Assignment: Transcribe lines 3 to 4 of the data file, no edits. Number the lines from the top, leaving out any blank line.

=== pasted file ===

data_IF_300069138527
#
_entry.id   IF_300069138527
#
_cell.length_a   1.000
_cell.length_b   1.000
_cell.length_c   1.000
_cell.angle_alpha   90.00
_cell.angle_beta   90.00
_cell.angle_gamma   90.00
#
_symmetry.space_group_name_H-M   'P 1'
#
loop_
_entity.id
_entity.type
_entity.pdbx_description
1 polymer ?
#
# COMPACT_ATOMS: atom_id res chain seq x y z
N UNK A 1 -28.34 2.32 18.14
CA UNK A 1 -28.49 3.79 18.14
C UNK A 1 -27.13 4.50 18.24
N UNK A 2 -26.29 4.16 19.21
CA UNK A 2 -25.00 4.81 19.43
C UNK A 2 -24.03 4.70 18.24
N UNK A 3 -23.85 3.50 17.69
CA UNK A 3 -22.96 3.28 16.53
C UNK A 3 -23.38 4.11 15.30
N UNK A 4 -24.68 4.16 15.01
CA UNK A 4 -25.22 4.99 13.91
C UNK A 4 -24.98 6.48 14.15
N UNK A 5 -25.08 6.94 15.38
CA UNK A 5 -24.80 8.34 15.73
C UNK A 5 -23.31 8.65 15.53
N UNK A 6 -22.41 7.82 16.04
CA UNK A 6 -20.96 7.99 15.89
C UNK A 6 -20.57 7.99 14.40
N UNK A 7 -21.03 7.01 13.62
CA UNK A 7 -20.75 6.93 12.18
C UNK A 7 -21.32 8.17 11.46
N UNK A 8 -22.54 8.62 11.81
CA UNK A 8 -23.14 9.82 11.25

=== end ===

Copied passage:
_entry.id   IF_300069138527
#